However, it seems that somebody in the NUS was willing to act as the government's patsy and deliver their message. It is also clearly potty. Sir Burke's government satire committee against the reds sounds like a Monty Python sketch.
The government's propaganda campaign was ridiculous but also sinister. The Information Research Department was a nasty bunch. It also created dossiers warning vice-chancellors about dangerous "red" students.
They were happy to use the most alarming smears. One vicious dossier says that anti-war protesters "have been buying small arms" and making "Molotov cocktails."
The government's attempts to beat protests with spoofs and send-ups failed, but they did have other propaganda weapons. They leaned hard on the media.
Home secretary Callaghan called in chairman of the BBC governors Lord Hill before a demo to "put the view that, on these occasions, television cameras were not neutral and contributed to the atmosphere."
Callaghan told the BBC boss that "the police needed support in all these matters. They would feel particularly strongly if television cameras showed some momentary lapse of retaliation on the part of a police officer, but not the deliberate violence which provoked it."
Callaghan wanted the BBC to get behind the police's "momentary lapses" with truncheon and boot. Lord Hill jumped into line, declaring that he "accepted that the BBC had a duty to society as well as a duty to report the news and he entirely agreed with the home secretary's approach. He said that the matter could be confidently left to him to deal with."
Oily Lord Hill promised to do all this behind the scenes, saying "that it was nevertheless a delicate point to put over, any overt movement on his part would almost certainly get publicity and therefore be counterproductive. He mentioned that Mr John Crawley, the news and current affairs editor of the BBC, was entirely in his confidence on these matters and could be approached with absolute safety by the home secretary."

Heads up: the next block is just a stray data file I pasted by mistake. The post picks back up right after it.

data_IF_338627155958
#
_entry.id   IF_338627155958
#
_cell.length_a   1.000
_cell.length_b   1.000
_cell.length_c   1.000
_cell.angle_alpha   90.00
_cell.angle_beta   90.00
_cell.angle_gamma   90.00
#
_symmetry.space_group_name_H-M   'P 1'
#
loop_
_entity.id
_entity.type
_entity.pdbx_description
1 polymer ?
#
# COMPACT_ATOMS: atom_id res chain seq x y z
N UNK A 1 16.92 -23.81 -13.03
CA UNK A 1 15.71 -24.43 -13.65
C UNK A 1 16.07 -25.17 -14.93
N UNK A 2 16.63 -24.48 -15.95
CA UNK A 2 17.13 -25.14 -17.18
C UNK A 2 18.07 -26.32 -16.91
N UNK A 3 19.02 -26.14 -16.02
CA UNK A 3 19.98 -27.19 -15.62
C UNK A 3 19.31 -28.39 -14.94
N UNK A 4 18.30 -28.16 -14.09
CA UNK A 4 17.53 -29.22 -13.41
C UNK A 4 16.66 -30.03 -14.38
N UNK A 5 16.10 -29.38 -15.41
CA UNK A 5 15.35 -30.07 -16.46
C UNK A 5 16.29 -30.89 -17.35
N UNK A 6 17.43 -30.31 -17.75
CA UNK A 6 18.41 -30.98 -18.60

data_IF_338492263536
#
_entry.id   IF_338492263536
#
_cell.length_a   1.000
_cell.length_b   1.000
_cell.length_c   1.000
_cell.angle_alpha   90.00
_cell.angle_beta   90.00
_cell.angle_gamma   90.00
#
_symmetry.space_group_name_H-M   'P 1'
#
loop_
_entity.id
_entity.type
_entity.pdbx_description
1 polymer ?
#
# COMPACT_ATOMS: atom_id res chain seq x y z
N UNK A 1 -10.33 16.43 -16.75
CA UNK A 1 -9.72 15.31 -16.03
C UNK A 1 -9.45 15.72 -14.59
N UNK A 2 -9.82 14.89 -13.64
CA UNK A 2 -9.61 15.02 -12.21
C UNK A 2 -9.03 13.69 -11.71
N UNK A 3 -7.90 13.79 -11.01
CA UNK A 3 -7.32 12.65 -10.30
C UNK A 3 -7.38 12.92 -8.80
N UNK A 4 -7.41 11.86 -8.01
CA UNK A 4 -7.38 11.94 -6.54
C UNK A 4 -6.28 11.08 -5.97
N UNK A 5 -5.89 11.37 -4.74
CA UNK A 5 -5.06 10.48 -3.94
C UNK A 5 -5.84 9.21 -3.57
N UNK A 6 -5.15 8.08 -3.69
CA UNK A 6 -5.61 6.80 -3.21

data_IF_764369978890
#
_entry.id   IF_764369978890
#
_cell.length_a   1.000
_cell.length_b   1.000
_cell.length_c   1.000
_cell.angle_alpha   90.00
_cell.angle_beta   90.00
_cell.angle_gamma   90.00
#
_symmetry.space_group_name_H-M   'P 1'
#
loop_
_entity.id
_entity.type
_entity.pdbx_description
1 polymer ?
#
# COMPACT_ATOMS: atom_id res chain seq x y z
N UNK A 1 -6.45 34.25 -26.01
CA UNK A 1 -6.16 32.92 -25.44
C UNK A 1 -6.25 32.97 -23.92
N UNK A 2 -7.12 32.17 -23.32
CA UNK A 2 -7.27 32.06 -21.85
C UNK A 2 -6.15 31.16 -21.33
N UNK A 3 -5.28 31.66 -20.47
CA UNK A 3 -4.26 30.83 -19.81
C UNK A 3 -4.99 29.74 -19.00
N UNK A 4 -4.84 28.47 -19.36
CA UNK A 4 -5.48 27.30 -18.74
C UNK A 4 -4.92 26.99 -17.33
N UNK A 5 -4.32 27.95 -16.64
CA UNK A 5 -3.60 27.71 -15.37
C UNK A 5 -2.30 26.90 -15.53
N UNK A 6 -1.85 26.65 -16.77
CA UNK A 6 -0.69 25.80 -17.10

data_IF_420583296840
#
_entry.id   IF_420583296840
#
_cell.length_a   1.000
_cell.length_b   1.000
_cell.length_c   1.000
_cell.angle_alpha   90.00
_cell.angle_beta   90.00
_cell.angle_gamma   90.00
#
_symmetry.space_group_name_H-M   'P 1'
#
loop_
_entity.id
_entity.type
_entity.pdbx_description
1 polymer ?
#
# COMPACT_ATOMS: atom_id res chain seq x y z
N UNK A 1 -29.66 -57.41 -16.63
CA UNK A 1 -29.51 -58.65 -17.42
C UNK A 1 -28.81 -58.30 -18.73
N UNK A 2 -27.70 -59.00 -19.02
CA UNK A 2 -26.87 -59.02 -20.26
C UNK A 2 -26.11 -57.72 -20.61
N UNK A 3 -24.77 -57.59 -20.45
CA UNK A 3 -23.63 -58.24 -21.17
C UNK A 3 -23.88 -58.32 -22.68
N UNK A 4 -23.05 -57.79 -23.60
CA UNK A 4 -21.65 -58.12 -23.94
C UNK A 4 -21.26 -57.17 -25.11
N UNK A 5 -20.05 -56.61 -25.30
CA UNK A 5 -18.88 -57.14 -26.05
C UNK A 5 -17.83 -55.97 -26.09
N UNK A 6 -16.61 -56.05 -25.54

Callaghan also called in the 10 chairmen of the top newspapers for a meeting at which he insisted that "television and newspaper cameras were not neutral," reminding the Fleet Street bosses that "there was a feeling among the police that the published photographs tended to concentrate on some retaliation by a police officer, rather than on the blow by a demonstrator which provoked a police officer."
Where the BBC were oily, the newspapermen were loudly onside. One chairman asked if their staff could chase demonstrators and whether the courts were tough enough on protesters.
In 1968, a Labour government raised the threat of terrorism by protesters, secretly circulating stories that were the basis of lurid headlines like "Yard in terror bombs hunt."
They used these stories to push a willing media away from "neutral" reporting, encouraging them to get behind police "retaliation."
The lesson is that we should think twice when the government says: "Trust us" about security. Sometimes, when they feel threatened and when they get too carried away in their cabinet committees, they actually go a little bit mad.